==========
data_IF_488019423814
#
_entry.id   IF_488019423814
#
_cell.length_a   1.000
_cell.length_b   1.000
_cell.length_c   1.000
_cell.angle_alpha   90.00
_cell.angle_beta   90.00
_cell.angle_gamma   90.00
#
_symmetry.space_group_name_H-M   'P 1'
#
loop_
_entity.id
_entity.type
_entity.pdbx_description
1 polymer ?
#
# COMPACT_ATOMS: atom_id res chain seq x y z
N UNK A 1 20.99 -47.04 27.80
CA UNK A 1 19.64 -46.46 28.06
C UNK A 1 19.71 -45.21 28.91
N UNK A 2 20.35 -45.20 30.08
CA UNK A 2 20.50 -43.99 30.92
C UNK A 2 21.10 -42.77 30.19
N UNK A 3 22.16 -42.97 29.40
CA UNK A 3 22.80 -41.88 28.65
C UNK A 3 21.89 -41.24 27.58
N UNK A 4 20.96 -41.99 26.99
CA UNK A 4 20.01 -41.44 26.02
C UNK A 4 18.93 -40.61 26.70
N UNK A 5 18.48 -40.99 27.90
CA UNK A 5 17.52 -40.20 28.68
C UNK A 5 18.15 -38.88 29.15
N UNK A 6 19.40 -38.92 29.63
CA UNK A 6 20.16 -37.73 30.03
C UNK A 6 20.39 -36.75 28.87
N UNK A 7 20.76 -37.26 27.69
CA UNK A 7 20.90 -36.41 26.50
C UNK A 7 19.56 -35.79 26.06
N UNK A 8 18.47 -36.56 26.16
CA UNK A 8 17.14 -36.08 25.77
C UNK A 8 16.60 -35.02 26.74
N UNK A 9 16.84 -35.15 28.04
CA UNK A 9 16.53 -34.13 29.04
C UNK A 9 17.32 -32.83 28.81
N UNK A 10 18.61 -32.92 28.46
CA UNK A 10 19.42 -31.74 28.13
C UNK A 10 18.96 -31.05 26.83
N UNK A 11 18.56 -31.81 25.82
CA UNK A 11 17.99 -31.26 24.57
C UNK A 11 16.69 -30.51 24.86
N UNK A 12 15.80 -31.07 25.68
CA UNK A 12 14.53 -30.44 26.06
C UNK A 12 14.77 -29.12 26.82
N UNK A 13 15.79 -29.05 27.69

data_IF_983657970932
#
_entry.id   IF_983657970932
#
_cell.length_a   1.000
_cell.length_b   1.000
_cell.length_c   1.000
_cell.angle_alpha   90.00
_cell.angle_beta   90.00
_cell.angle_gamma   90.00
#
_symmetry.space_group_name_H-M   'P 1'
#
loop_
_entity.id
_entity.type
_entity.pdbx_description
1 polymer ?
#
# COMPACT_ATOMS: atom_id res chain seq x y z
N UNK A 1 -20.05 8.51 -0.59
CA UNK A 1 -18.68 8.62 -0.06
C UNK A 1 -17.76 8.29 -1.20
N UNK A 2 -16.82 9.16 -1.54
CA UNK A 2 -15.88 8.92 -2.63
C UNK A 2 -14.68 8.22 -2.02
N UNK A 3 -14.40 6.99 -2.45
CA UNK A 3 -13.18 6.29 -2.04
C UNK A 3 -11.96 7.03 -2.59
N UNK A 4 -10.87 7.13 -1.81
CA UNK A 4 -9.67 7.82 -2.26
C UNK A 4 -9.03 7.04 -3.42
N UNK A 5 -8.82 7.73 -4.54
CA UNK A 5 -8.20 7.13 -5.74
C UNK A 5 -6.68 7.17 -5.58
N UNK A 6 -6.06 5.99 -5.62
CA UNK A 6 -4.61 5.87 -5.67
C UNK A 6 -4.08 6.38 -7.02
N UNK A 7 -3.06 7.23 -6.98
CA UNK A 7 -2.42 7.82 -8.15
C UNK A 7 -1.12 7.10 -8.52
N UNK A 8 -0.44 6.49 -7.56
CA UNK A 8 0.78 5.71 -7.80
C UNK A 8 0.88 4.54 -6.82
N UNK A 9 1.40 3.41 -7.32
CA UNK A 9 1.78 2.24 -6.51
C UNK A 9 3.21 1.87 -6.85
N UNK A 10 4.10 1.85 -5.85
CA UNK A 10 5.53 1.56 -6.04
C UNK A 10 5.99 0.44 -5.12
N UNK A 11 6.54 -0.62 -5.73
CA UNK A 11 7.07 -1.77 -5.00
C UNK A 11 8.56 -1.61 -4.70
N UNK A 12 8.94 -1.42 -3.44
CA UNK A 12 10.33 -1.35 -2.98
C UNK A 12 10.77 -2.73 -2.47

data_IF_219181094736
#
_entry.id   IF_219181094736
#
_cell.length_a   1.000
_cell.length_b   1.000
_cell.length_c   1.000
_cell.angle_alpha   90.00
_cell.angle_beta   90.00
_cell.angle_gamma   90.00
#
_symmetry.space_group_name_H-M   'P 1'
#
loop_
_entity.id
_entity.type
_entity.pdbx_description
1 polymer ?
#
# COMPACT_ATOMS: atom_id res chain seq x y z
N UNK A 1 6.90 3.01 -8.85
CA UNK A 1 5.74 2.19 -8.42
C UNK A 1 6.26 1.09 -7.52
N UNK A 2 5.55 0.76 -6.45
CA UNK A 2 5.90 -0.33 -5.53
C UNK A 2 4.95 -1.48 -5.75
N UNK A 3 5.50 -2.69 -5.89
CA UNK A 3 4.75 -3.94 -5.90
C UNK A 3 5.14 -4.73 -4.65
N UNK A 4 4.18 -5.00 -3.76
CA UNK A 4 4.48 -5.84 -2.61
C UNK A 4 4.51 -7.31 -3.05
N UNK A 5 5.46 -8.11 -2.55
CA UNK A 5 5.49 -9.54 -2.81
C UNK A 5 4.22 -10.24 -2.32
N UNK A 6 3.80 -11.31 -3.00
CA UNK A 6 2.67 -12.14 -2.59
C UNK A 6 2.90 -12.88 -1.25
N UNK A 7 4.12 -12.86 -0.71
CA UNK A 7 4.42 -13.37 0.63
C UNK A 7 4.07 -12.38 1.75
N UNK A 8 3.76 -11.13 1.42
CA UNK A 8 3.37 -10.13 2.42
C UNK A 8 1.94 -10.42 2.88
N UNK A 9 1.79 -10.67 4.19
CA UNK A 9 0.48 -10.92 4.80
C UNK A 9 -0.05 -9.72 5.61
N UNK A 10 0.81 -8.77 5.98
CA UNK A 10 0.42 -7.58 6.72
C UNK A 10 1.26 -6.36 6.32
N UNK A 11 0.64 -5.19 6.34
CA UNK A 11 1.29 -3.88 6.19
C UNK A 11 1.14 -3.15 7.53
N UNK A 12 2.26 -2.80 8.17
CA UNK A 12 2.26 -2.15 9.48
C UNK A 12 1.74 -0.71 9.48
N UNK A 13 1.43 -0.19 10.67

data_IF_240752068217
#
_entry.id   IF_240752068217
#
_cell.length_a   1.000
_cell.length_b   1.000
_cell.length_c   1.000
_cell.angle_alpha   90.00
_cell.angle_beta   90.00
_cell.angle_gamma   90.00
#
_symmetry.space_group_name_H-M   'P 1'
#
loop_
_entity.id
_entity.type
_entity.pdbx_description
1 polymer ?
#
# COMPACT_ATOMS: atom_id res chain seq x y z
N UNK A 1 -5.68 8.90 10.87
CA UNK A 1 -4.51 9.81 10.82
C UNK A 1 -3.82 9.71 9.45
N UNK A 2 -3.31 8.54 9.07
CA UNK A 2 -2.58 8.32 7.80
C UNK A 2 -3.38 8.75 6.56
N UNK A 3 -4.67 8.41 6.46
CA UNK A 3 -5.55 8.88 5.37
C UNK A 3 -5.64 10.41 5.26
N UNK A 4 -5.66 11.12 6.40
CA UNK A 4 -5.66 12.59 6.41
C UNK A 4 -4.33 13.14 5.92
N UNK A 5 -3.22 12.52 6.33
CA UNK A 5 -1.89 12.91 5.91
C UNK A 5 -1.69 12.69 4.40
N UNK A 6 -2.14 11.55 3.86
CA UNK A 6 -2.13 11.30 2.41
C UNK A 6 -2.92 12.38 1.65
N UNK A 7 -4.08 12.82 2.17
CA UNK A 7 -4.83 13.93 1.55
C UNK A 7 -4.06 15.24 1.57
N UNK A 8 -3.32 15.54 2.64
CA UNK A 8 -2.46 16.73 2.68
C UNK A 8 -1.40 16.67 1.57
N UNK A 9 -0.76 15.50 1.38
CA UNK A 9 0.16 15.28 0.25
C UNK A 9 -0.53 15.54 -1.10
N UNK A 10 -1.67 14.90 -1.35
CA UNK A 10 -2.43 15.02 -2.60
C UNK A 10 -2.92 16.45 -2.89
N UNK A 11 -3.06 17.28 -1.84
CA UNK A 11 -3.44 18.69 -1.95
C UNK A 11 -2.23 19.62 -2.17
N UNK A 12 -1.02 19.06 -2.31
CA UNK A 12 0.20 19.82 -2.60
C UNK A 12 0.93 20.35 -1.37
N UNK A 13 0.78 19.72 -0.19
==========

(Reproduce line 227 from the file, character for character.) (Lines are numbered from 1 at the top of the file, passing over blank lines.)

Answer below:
N UNK A 13 0.78 19.72 -0.19